In her seventh outing for Miami crime reporter Britt Montero, Edna Buchanan (herself an erstwhile journalist for The Miami Herald
) serves up a nice twist on a standard plot. The body of a beautiful naked woman floats in on the tide practically at Britt's feet, and it turns out to be that of a woman supposedly murdered a decade before by her wealthy husband. Most of the action focuses on freeing R.J. Jordan, the convicted killer, from his cell on death row. R.J., a handsome but decidedly unpleasant guy who maintained his innocence all along, isn't the slightest bit interested in apprehending his wife's killer. He's just happy her body turned up before he died for her murder. But Britt wants to know where Lily Jordan's been for the last 10 years, and why she came back to Miami just days before her husband was due to die.
To Britt's surprise, her own mother has an important clue, although it's all Britt can do to pry it out of her. Not only did the elegant, socially well- connected Montero matriarch know the victim, she even mentored Lily as she rose through the executive ranks of the Jordan family business. The new explications of the complicated relationship between Britt and her mother is a plus for fans of this bestselling series, who appreciate Buchanan's deft characterizations as well as her love for the city she has called home all her (and Britt's) life. As an extra fillip, there's Britt's growing relationship with the investigator who helped put R.J. away 10 years ago, a nice counterpoint to this ingenious updating of Double Indemnity. Buchanan's pacing is dead-on, as she stays one step ahead of even the most discerning reader right up to the explosive conclusion. --Jane Adams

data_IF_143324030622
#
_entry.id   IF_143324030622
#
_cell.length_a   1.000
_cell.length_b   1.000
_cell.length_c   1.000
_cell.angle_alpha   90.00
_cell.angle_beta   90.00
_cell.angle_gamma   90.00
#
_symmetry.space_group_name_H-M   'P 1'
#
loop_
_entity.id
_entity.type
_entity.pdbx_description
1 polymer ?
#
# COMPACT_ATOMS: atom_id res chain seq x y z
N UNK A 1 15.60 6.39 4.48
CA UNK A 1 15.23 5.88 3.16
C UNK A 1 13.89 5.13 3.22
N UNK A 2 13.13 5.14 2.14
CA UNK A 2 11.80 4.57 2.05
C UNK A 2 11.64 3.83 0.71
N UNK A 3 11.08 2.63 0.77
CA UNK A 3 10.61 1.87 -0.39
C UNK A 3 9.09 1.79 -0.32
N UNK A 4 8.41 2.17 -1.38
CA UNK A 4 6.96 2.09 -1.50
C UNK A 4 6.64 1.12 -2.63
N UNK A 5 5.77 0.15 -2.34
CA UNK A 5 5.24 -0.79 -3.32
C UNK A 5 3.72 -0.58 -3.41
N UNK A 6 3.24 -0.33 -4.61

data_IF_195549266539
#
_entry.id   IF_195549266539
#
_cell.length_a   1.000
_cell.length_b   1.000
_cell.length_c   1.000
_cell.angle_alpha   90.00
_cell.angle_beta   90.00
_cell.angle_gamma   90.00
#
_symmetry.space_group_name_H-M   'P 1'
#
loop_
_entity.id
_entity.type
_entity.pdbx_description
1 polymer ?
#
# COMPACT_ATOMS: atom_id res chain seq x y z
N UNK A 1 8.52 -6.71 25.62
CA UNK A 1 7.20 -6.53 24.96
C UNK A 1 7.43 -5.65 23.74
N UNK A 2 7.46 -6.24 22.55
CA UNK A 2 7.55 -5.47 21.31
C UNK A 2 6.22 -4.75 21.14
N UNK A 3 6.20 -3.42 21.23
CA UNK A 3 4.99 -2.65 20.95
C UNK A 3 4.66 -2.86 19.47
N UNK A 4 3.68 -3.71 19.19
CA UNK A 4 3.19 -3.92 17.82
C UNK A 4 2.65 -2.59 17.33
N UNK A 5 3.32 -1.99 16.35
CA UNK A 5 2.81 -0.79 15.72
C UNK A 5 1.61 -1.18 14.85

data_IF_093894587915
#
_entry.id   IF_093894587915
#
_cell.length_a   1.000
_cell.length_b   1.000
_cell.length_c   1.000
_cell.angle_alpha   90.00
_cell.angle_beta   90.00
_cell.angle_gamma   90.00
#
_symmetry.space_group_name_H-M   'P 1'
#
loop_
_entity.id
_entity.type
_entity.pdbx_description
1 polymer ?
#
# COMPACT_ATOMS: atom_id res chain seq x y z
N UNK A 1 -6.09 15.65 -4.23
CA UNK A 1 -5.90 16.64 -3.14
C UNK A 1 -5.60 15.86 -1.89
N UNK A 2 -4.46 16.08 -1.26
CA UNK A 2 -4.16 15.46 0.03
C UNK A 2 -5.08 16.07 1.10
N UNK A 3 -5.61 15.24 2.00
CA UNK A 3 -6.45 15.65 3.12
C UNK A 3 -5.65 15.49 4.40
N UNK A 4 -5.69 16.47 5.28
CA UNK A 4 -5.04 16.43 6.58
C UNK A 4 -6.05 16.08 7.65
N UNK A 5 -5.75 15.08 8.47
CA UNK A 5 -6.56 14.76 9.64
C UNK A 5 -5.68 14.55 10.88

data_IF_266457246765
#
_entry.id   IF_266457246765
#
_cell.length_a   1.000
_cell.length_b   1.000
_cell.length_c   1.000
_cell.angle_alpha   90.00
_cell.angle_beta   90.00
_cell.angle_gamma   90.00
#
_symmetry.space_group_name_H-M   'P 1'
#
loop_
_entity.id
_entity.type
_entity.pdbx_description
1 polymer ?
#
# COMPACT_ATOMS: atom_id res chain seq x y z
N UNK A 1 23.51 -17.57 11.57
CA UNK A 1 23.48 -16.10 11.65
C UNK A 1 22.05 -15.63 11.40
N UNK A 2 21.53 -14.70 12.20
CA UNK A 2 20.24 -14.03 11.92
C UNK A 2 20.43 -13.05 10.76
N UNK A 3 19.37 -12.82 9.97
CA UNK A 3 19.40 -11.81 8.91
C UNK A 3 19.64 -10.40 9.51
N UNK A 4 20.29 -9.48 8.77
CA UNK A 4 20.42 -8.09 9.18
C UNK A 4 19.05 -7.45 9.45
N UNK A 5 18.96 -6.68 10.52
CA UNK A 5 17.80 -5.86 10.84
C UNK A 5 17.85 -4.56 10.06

From Publishers Weekly
When the body of a beautiful woman is found floating offshore, seaweed in her hair, veteran Miami News police-beat reporter Britt Montero gets the call in an engrossing who-was-it that soon becomes an equally intriguing whodunit. Britt senses a good story in the making, and when the body remains unclaimed and foul play is established, she is sure of it. A fingerprint check identifies the well-cared-for mermaid as Kaithlin Jordan of the prominent department store family. One problem: she's been dead for 10 years, and her husband is scheduled to be executed for her murder. Kaithlin flourished at the family's flagship store and was rumored to be the brains of the outfit. Britt's mother, a longtime employee, trained her, but avoids queries about the young woman. Once again Britt enlists staff photographer Lottie Dane and cigar-chomping police detective Emery Rychek, along with News librarian Onnie and the rest of her support network, to uncover the woman's past. Drawing on her own rich experience as a Miami reporter, Buchanan (Pulse) charts Britt's determined pursuit of the truth. The reader is along every step of the way, even if things go a bit over the top as the outwardly tough Britt continually struggles to balance the problems of daily life and possible romance with the horrors she encounters in the all-consuming job she loves. Agent, Michael Congdon.
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